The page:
I had a customer a while ago that wanted me to make a set of faux guitar necks for a project that he was working on. He makes guitars from aluminum. These are pieces of art, and he showcases his welding ability on the bodies, then attaches wooden necks. He makes three dimensional models, and flat models.
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This set of necks was easy to create using templates on the router table. Templates are a great way to increase the speed and accuracy of your woodworking. Especially when you have to make several of the same piece, templates can be a huge help.
I explain more about templates here, but the main point is that the time you invest in making a good template will be returned ten fold as you crank out perfect pieces in record time. The up front investment is always well worth it, because your pieces will be very accurate and uniform.
This project required making two templates. One for the headstock, and one for the fretboard. The headstock template was made from Maple, and shaped precisely to the style that the customer wanted. I spent a while making sure that the edges were smooth, and that the size was perfect. Since every other headstock would be made from this one template, the quality of the pieces I made would only be as good as the quality of the template. A little extra time here made a huge difference.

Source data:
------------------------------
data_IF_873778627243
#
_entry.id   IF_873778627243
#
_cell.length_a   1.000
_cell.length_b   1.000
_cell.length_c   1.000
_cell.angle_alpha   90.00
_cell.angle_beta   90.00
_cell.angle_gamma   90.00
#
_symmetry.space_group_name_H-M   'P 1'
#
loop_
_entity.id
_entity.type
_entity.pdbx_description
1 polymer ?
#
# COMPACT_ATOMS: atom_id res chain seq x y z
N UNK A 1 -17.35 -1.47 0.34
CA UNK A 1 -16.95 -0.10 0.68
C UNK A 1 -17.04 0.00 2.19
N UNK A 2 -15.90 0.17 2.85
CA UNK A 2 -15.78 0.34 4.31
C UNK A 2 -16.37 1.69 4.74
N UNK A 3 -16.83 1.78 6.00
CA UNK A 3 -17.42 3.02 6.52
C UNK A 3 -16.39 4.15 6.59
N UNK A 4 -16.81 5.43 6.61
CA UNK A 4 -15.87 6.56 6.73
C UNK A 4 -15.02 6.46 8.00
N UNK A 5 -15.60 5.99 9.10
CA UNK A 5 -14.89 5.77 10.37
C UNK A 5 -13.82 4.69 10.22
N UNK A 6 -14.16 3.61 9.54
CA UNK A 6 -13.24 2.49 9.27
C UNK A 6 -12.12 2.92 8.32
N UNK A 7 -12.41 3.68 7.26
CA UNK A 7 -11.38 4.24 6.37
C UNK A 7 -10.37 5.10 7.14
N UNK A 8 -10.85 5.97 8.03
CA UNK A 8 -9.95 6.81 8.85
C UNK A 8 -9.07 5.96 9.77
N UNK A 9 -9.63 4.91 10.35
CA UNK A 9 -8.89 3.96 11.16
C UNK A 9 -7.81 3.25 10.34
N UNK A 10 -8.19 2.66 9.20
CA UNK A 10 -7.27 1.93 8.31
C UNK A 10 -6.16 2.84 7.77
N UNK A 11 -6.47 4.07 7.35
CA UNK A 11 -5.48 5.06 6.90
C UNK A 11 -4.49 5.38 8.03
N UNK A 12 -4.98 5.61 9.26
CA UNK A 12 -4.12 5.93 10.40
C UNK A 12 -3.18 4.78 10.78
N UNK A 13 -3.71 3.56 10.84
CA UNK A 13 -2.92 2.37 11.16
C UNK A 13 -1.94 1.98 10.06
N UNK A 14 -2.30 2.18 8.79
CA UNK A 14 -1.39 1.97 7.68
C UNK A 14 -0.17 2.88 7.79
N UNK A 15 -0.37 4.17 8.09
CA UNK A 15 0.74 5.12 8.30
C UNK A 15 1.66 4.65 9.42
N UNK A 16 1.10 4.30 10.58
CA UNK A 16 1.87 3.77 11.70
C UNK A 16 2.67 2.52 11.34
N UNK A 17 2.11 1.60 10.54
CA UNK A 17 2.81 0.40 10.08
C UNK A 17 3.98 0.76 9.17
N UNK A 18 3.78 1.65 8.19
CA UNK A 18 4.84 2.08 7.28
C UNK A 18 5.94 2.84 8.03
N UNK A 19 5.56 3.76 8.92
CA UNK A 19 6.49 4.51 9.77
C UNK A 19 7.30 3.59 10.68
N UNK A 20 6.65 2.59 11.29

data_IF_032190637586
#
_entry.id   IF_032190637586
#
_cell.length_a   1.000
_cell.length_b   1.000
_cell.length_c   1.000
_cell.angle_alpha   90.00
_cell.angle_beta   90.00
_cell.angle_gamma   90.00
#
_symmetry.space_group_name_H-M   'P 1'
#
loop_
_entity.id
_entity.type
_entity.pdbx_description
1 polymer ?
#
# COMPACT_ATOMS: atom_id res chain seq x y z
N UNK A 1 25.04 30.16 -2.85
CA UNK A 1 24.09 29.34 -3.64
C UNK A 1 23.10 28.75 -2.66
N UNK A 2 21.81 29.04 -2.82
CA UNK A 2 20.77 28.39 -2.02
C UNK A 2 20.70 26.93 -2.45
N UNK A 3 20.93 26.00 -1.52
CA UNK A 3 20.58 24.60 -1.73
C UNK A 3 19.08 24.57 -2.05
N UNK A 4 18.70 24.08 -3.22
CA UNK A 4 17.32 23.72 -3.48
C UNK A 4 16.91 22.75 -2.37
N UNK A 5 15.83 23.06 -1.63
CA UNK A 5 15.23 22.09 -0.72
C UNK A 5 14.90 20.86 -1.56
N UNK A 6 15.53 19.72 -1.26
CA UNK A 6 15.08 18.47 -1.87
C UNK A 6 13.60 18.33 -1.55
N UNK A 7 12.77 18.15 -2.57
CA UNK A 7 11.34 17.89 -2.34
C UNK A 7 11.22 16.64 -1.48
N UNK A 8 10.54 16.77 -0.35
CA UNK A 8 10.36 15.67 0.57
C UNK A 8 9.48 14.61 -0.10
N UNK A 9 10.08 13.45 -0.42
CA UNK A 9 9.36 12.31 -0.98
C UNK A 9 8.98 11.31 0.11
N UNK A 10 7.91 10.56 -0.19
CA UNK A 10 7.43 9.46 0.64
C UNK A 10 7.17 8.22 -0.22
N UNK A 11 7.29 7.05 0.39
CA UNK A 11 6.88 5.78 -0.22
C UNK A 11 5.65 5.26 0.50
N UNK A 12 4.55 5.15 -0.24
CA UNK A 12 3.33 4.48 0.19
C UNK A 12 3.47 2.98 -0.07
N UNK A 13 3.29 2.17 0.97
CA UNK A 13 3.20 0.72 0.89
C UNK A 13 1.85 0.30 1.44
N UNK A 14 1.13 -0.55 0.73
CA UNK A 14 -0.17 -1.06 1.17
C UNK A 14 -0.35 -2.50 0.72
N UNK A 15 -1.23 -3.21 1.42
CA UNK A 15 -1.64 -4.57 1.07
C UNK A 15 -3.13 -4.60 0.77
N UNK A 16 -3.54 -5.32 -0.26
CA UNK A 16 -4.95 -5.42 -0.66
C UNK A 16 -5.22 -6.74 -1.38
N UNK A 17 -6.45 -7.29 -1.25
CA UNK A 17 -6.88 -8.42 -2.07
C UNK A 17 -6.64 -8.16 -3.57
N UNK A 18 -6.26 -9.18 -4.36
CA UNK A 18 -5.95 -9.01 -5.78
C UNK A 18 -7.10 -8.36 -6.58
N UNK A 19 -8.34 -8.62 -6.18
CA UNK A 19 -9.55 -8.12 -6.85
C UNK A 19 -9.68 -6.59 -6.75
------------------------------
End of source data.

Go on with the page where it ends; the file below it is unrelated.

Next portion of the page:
Then, I made a template for the fretboard. I made it from Pine as well, and it is the same exact size as the fretboards on the faux guitar necks. Again, I made sure that the edges were nice and smooth, because the router table will copy any rough areas from the template to the new piece.
Once you are done making the templates, use a flush cutting bit in the router table to make copies of the template. First, cut out a blank that is very close in size to the template. The less you have to remove with the router, the easier the process will be. Then, screw the template to the top of the blank. Make sure that the screws go into the piece, but not so far that they stick out the other side. Check for security as well, the pieces need to be locked together very well.
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Pass the template and blank around the flush cutting bit, so that the bearing rides against the edges of the template. Once you trim the blank flush, remove the screws. Attach another blank, and repeat the process for as many copies as you need. Try this process for your own woodworking projects, and you will be able to make a large number of pieces in far less time than making them one at a time.
If you have any questions on Quick Faux Guitar Necks, please leave a comment and I will be glad to answer them. Also, please share this with your friends on Pinterest! Happy building.
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